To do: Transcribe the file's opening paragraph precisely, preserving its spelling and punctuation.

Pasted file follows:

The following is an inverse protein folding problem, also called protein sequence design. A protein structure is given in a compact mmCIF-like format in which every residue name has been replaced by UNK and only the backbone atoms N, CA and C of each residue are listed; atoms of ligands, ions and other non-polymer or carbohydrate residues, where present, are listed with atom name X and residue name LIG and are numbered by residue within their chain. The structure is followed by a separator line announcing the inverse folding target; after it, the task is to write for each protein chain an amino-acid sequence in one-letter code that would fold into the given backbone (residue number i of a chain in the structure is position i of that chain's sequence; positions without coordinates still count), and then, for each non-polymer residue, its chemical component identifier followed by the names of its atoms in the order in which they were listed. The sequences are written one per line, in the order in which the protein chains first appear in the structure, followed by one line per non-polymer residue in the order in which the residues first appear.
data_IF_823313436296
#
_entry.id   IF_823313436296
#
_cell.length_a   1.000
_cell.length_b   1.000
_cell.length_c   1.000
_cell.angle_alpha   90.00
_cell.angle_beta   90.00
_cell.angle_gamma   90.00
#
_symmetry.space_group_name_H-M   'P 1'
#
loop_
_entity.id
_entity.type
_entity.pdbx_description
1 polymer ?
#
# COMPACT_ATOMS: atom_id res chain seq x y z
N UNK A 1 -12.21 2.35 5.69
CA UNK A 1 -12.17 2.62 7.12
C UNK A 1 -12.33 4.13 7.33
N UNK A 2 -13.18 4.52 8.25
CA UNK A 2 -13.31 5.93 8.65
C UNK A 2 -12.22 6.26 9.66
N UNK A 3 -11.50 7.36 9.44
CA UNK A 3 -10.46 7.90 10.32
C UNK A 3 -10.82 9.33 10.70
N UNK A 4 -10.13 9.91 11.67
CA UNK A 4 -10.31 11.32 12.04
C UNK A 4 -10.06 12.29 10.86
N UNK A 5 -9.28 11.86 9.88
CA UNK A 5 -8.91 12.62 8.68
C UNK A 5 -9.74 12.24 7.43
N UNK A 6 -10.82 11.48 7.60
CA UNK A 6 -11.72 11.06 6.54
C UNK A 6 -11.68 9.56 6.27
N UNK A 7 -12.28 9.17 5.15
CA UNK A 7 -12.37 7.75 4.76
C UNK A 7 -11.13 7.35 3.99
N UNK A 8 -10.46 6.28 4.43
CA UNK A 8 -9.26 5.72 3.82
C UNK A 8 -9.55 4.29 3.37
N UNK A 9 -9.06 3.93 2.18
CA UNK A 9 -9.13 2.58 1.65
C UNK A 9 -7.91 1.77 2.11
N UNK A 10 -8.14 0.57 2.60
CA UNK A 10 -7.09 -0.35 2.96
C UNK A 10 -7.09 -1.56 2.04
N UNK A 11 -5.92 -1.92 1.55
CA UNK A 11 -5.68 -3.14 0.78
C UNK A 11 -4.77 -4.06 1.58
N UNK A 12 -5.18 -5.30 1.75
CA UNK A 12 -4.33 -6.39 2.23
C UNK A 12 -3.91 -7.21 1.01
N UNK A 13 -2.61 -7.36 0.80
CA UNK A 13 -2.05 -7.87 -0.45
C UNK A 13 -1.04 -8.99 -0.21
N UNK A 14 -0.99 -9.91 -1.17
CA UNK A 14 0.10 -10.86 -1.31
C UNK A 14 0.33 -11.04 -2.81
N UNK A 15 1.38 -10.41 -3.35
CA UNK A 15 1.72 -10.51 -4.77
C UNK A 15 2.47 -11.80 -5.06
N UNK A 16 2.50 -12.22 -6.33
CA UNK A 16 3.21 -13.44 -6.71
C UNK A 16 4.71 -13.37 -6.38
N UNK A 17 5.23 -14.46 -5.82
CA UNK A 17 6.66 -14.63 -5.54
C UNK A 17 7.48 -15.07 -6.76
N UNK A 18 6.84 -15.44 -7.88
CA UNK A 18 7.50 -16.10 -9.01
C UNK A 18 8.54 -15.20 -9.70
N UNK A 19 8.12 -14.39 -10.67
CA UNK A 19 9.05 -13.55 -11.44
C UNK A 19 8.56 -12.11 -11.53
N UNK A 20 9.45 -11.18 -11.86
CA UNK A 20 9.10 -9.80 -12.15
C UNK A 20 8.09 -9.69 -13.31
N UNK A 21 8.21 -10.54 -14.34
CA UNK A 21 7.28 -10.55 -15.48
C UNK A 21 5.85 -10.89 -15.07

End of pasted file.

The following is an inverse protein folding problem, also called protein sequence design. A protein structure is given in a compact mmCIF-like format in which every residue name has been replaced by UNK and only the backbone atoms N, CA and C of each residue are listed; atoms of ligands, ions and other non-polymer or carbohydrate residues, where present, are listed with atom name X and residue name LIG and are numbered by residue within their chain. The structure is followed by a separator line announcing the inverse folding target; after it, the task is to write for each protein chain an amino-acid sequence in one-letter code that would fold into the given backbone (residue number i of a chain in the structure is position i of that chain's sequence; positions without coordinates still count), and then, for each non-polymer residue, its chemical component identifier followed by the names of its atoms in the order in which they were listed. The sequences are written one per line, in the order in which the protein chains first appear in the structure, followed by one line per non-polymer residue in the order in which the residues first appear.